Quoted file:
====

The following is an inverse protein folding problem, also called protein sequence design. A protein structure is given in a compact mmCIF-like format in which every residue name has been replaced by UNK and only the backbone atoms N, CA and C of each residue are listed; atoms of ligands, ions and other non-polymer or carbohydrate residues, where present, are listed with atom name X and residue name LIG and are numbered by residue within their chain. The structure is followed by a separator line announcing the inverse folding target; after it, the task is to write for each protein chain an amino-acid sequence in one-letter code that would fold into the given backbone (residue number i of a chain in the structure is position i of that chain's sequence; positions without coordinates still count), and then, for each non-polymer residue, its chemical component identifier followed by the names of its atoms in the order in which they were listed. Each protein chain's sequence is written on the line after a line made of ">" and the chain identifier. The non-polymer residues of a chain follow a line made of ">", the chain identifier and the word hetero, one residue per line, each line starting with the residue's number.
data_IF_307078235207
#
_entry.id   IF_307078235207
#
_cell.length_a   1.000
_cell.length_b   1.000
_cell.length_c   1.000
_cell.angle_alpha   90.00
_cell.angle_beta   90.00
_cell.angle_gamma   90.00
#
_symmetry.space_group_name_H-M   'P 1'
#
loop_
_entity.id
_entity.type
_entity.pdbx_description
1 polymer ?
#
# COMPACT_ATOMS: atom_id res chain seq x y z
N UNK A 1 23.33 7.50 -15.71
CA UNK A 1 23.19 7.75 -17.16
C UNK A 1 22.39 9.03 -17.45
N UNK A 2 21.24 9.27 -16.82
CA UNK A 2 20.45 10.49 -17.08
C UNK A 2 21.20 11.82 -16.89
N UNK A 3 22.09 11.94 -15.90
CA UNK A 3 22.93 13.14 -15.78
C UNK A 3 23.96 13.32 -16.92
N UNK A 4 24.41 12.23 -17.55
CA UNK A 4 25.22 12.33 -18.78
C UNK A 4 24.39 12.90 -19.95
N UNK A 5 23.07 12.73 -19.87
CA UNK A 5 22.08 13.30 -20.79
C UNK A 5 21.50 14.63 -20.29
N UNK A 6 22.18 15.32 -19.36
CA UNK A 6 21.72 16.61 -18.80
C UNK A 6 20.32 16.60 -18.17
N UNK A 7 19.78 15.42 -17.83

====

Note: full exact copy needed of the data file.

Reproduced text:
The following is an inverse protein folding problem, also called protein sequence design. A protein structure is given in a compact mmCIF-like format in which every residue name has been replaced by UNK and only the backbone atoms N, CA and C of each residue are listed; atoms of ligands, ions and other non-polymer or carbohydrate residues, where present, are listed with atom name X and residue name LIG and are numbered by residue within their chain. The structure is followed by a separator line announcing the inverse folding target; after it, the task is to write for each protein chain an amino-acid sequence in one-letter code that would fold into the given backbone (residue number i of a chain in the structure is position i of that chain's sequence; positions without coordinates still count), and then, for each non-polymer residue, its chemical component identifier followed by the names of its atoms in the order in which they were listed. Each protein chain's sequence is written on the line after a line made of ">" and the chain identifier. The non-polymer residues of a chain follow a line made of ">", the chain identifier and the word hetero, one residue per line, each line starting with the residue's number.
data_IF_307078235207
#
_entry.id   IF_307078235207
#
_cell.length_a   1.000
_cell.length_b   1.000
_cell.length_c   1.000
_cell.angle_alpha   90.00
_cell.angle_beta   90.00
_cell.angle_gamma   90.00
#
_symmetry.space_group_name_H-M   'P 1'
#
loop_
_entity.id
_entity.type
_entity.pdbx_description
1 polymer ?
#
# COMPACT_ATOMS: atom_id res chain seq x y z
N UNK A 1 23.33 7.50 -15.71
CA UNK A 1 23.19 7.75 -17.16
C UNK A 1 22.39 9.03 -17.45
N UNK A 2 21.24 9.27 -16.82
CA UNK A 2 20.45 10.49 -17.08
C UNK A 2 21.20 11.82 -16.89
N UNK A 3 22.09 11.94 -15.90
CA UNK A 3 22.93 13.14 -15.78
C UNK A 3 23.96 13.32 -16.92
N UNK A 4 24.41 12.23 -17.55
CA UNK A 4 25.22 12.33 -18.78
C UNK A 4 24.39 12.90 -19.95
N UNK A 5 23.07 12.73 -19.87
CA UNK A 5 22.08 13.30 -20.79
C UNK A 5 21.50 14.63 -20.29
N UNK A 6 22.18 15.32 -19.36
CA UNK A 6 21.72 16.61 -18.80
C UNK A 6 20.32 16.60 -18.17
N UNK A 7 19.78 15.42 -17.83